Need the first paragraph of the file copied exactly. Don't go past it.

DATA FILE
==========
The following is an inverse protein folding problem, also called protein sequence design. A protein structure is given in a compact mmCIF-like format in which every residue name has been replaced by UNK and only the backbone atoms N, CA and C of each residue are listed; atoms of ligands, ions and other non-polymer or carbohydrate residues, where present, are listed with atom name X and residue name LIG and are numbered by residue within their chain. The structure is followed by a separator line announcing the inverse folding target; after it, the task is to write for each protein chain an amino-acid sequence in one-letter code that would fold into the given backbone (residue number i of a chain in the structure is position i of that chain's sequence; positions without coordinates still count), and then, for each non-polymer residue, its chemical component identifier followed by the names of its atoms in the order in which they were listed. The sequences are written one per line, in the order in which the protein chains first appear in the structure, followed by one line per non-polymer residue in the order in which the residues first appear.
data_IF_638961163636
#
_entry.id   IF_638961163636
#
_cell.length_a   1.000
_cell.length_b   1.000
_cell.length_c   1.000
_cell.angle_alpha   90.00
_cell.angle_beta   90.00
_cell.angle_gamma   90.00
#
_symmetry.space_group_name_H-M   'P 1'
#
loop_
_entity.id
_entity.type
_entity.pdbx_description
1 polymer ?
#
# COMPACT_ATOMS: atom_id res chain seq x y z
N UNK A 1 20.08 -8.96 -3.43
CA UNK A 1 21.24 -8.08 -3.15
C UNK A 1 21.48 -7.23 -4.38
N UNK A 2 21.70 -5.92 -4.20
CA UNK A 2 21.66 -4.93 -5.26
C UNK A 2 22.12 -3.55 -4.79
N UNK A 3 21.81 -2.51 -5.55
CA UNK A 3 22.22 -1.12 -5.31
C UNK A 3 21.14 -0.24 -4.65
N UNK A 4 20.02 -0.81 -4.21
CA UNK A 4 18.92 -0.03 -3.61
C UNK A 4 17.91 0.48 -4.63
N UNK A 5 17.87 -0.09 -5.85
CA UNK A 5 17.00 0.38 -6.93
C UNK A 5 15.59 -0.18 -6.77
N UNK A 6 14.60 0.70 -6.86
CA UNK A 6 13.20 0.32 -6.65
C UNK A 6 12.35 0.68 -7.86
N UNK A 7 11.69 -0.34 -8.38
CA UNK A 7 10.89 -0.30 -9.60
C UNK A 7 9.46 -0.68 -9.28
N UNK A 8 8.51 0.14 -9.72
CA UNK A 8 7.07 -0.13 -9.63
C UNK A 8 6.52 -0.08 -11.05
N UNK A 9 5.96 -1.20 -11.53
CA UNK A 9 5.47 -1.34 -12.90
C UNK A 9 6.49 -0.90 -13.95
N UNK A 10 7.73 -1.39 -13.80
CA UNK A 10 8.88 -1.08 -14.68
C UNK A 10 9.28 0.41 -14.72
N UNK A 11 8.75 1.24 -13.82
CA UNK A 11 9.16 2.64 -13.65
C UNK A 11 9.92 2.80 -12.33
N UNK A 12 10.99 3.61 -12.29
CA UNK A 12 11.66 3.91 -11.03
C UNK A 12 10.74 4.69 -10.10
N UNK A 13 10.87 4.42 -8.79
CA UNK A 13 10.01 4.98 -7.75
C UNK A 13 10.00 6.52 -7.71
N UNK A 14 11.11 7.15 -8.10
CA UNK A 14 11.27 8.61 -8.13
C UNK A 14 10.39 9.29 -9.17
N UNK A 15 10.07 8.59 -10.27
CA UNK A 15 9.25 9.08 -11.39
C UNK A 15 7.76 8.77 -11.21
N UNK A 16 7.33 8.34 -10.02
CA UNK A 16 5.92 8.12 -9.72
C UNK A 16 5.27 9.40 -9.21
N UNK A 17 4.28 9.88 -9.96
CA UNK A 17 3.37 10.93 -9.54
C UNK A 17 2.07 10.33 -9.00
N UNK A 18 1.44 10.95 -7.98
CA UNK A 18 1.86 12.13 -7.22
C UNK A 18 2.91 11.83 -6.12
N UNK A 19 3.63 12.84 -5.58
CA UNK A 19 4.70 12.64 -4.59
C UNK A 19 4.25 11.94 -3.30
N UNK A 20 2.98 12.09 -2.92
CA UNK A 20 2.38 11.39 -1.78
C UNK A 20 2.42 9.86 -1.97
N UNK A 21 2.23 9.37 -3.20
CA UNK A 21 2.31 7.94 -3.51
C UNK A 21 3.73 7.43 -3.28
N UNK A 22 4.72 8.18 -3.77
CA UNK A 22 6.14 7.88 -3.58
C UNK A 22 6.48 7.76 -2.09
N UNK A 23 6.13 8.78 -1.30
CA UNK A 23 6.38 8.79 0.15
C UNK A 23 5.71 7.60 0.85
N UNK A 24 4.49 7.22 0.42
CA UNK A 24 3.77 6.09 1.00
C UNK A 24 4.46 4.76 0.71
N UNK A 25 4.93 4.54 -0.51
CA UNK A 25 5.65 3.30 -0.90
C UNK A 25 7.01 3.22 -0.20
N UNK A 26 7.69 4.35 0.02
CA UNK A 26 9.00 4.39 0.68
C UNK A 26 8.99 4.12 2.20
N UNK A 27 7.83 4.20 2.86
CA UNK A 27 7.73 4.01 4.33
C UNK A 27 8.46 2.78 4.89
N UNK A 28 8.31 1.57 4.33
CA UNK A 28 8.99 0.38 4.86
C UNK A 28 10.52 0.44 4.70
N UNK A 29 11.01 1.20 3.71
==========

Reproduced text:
The following is an inverse protein folding problem, also called protein sequence design. A protein structure is given in a compact mmCIF-like format in which every residue name has been replaced by UNK and only the backbone atoms N, CA and C of each residue are listed; atoms of ligands, ions and other non-polymer or carbohydrate residues, where present, are listed with atom name X and residue name LIG and are numbered by residue within their chain. The structure is followed by a separator line announcing the inverse folding target; after it, the task is to write for each protein chain an amino-acid sequence in one-letter code that would fold into the given backbone (residue number i of a chain in the structure is position i of that chain's sequence; positions without coordinates still count), and then, for each non-polymer residue, its chemical component identifier followed by the names of its atoms in the order in which they were listed. The sequences are written one per line, in the order in which the protein chains first appear in the structure, followed by one line per non-polymer residue in the order in which the residues first appear.